The only way we overcame her hatred for the high chair was TV time. Again, this was not the plan! She would eat a delightful meal full of nutrients with the help of Hey Doug. Again, not what is recommended, I know this can increase the risks of choking because they are not concentrating. We eventually weaned her off NEEDING the TV to eat, but at the time it was a life saver.

How my babe eats now

My daughter, on the whole, is an exceptional eater. As long as she is not unwell/teething/offered a custard cream she will pretty much eat whatever is put in front of her. She does, however, have a complete refusal for the spoon. She is completely baby led which I think is part of her overall temperament but also makes me wonder whether my over encouragement in those early years really did impact her trust in me feeding her. She does not like me asking her if she wants food when she is eating, I take a backwards seat when it comes to meal times. Often, she eats well with little attention, enjoys family eating and yes the occasional Peppa pig programme in the background to keep her in the high chair for more than 2 minutes has been utilised. There are times when she feels overwhelmed by big portions and I will take the plate away and offer small amounts on her tray. I always offer all her dinner, pudding included, on the same plate to discourage food becoming any reward and just a normal part of life. She can then make an informed choice on what she wants to eat, and although parents are probably reading this horrified about giving chocolate with spag bol, you'd be surprised that your baby is probably more likely to delve into the veg next to their sweet treat if offered at the same time.

I make sure that I never let the spoon or fork touch her lips without her doing it herself. She can then control her own intake and not feel pressured to try or eat any food. I completey take her lead, some days she barely eats anything but biscuits and the next day she will have a full 3 course a la carte vegetable deluxe meal.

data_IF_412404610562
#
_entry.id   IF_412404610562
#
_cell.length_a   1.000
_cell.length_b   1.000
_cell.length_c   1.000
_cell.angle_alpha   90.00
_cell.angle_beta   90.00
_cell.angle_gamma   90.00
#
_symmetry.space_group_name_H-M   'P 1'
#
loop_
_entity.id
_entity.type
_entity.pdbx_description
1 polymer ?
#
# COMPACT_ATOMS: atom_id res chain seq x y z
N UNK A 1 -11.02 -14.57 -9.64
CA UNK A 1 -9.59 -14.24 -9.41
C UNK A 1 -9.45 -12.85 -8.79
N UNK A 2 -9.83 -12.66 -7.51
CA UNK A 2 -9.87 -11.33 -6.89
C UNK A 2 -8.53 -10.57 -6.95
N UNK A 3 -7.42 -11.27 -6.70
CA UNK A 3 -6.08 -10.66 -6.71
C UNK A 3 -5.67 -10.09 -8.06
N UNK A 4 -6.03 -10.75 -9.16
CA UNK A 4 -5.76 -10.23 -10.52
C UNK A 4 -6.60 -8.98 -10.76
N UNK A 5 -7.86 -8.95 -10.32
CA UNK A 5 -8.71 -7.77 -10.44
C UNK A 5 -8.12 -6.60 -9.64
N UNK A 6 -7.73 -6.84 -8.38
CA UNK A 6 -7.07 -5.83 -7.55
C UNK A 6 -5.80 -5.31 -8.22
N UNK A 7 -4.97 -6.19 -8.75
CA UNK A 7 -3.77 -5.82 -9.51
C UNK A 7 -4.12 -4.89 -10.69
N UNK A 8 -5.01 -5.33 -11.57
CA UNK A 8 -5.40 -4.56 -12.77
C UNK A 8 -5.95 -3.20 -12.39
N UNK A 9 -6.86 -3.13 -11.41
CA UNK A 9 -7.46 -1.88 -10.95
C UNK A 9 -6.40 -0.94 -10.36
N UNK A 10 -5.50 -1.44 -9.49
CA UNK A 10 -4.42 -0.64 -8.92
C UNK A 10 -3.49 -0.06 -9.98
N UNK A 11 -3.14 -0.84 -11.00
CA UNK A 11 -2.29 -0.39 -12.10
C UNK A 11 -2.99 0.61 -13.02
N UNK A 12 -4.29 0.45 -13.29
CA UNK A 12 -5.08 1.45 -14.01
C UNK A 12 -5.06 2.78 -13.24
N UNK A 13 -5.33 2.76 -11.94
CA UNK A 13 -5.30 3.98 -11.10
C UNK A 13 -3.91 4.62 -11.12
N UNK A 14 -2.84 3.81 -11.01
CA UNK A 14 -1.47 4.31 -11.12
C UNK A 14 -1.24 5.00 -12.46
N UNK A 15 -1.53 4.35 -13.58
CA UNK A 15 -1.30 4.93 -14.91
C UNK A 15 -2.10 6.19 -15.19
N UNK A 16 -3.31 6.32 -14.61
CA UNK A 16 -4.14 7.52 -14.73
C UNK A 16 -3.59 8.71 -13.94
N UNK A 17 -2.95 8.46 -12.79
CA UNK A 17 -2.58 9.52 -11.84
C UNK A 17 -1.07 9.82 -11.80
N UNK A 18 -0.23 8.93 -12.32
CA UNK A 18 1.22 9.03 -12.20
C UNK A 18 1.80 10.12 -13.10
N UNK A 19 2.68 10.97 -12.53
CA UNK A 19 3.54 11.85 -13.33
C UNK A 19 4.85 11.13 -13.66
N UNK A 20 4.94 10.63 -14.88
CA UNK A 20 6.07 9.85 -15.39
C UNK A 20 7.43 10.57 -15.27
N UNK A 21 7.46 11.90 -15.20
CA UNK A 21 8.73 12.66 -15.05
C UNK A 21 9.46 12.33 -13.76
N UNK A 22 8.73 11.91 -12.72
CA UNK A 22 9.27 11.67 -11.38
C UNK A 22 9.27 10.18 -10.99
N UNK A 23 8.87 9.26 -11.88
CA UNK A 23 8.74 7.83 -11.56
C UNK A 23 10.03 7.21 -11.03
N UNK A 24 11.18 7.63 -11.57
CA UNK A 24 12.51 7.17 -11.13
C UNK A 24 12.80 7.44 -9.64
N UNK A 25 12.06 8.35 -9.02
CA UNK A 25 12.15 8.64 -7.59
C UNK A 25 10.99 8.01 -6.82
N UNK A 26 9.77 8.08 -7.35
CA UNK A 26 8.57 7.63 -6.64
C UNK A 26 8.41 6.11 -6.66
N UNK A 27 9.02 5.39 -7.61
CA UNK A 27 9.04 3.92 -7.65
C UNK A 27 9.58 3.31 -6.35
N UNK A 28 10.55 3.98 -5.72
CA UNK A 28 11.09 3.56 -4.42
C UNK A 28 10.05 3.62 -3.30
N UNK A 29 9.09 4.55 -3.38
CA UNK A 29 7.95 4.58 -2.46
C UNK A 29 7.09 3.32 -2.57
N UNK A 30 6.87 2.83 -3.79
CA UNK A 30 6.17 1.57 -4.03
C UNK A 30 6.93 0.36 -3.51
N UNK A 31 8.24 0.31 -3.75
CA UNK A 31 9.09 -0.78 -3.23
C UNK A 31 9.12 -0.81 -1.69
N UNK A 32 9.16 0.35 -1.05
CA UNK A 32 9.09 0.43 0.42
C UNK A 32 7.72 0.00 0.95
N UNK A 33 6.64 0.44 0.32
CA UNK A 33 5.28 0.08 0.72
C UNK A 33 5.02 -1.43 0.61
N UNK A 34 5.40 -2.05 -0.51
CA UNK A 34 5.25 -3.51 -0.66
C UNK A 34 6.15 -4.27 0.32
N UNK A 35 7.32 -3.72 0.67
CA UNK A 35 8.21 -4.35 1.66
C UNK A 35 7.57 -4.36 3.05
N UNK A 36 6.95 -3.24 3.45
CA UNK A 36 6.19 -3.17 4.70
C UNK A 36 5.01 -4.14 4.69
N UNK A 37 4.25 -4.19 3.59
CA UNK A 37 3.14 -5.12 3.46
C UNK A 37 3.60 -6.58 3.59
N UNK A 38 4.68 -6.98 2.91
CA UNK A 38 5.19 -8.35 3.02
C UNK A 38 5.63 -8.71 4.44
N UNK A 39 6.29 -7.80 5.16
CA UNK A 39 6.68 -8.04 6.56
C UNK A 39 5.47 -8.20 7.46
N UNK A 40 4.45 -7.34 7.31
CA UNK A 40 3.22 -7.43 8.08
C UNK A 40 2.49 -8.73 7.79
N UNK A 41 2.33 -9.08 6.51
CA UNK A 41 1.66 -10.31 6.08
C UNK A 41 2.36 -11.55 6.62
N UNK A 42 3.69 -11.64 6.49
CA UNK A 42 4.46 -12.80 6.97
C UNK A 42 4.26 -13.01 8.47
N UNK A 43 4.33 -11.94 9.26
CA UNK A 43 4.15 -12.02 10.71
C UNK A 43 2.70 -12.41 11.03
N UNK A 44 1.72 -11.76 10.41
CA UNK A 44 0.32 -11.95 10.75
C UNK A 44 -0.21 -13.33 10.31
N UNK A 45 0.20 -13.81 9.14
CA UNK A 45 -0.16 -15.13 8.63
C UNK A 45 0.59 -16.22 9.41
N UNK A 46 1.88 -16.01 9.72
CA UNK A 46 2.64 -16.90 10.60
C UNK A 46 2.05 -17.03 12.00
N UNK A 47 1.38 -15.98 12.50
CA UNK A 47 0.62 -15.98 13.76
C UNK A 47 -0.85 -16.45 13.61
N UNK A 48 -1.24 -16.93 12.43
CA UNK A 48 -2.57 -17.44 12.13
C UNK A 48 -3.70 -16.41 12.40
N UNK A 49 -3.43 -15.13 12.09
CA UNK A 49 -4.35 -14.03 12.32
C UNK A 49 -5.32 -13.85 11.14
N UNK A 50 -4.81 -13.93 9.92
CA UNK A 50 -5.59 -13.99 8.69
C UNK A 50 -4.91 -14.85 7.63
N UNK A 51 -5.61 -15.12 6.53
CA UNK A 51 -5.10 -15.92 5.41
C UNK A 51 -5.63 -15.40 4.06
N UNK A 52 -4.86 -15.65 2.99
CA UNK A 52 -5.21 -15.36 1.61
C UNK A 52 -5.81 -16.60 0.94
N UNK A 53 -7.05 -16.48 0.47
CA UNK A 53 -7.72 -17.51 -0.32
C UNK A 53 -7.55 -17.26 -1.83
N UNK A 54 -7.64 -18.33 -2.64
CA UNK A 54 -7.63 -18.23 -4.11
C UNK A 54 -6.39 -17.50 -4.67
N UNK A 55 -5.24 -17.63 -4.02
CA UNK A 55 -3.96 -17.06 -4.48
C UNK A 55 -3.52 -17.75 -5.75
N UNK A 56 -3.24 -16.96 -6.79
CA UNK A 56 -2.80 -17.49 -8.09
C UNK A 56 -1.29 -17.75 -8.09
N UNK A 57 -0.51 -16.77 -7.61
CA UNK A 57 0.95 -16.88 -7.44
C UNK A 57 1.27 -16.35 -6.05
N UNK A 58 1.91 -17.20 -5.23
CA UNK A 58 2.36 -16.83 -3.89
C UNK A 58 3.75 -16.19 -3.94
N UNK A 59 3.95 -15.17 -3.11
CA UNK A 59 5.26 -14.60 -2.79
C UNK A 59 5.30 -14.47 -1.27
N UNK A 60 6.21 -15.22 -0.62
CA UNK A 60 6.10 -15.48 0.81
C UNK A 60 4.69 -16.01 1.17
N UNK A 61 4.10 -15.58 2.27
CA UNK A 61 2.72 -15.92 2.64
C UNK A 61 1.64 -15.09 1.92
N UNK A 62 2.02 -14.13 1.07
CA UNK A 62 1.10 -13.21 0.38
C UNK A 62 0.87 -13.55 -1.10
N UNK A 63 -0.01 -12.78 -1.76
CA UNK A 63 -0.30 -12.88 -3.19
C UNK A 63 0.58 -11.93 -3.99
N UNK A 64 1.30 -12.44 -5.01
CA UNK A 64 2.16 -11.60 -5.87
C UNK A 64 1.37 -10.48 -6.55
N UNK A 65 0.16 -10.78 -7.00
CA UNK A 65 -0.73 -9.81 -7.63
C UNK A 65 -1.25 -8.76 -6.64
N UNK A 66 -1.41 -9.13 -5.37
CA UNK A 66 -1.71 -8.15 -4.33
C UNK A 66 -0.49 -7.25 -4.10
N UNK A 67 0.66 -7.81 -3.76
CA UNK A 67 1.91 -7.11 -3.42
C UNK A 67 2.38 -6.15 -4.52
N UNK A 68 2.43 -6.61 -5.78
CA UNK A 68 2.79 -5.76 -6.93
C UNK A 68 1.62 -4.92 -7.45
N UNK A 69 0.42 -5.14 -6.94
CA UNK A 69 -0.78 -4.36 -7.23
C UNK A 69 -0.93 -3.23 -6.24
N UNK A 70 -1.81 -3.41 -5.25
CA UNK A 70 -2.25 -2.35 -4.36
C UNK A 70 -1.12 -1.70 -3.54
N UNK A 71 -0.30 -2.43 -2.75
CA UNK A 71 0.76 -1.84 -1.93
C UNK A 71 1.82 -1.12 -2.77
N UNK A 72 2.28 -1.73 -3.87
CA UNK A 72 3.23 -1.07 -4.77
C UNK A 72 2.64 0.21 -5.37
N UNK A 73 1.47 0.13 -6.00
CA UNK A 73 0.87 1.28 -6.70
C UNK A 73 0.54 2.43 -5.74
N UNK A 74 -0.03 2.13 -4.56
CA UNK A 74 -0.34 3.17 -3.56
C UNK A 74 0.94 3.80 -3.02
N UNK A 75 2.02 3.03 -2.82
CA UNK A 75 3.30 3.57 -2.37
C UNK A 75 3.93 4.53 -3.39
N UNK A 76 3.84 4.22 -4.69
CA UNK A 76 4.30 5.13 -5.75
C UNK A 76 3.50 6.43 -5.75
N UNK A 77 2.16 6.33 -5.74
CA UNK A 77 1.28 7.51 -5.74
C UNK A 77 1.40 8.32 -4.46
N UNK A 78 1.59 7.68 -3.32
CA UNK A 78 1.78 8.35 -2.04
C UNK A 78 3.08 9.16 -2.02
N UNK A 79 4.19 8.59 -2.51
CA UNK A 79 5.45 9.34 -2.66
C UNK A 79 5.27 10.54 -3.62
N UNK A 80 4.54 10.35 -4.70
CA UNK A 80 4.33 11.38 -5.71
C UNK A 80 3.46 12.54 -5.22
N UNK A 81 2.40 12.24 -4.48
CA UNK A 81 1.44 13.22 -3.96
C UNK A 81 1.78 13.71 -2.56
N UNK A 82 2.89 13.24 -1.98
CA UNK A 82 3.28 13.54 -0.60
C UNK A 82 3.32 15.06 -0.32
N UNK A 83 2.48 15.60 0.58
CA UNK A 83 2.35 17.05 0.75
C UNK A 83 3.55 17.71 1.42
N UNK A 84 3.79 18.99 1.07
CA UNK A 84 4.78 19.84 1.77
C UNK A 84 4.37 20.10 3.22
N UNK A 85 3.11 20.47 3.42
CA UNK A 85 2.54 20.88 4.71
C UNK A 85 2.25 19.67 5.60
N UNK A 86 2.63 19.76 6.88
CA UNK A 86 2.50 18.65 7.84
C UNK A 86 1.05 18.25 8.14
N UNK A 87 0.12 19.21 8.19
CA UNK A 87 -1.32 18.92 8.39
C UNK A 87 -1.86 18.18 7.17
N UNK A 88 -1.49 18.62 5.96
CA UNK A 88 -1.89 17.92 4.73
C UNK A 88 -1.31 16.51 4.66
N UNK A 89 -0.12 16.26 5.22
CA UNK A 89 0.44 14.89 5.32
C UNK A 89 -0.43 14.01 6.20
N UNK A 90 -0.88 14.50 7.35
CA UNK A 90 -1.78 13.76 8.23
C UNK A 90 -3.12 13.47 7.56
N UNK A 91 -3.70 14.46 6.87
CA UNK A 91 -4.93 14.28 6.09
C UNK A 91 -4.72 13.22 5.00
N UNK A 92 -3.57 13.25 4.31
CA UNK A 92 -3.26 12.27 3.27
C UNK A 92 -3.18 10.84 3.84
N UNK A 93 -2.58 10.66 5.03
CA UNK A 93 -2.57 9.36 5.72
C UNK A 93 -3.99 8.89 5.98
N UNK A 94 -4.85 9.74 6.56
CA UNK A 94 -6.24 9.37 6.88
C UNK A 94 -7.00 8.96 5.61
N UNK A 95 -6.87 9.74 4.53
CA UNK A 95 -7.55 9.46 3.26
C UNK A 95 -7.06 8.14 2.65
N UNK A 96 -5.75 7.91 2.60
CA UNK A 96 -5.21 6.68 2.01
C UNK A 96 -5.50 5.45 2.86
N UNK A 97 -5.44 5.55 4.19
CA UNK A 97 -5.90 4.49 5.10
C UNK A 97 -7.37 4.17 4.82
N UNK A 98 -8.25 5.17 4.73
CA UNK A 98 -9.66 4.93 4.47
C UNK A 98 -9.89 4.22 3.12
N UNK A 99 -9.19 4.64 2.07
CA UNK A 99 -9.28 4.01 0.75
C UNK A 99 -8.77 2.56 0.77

Babies and toddlers are much like us, in that they feel starving some days and others they don't want to know. We have to have trust in their instincts, they listen to their bodies far better than we do and have a more inate understanding of their bodies requirements.

What about drinks

I am a big believer in " if they never have it they don't know what they are missing" and it certainly goes without saying that squash has no nutritonal value or any value at all. Baby drinks and juice sadden me, as they decay the teeth and are the leading cause for tooth decay in the UK (PREACH OVER) .

I have only ever offered water through a straw cup, she can drink from an open cup but I am very lazy and hate the mess. I have purchased a doidy cup and I really should use this more!


The wonderful journey of introducing solid foods was not a simple one. I really thought I had this "stage" in the bag. However, what I do know is that I have learnt SO much more about introducing solid foods and feel more confident than ever in giving parents support and advice. I enjoy unravelling the reasons why children are refusing foods, why they are fussy and empathise with parents that the journey of giving foods is not a simple process.

Moving forward

If you want to find out more about my tips follow my insta page mamas_and_cubs and watch this space for online course content.

5 views0 comments


bottom of page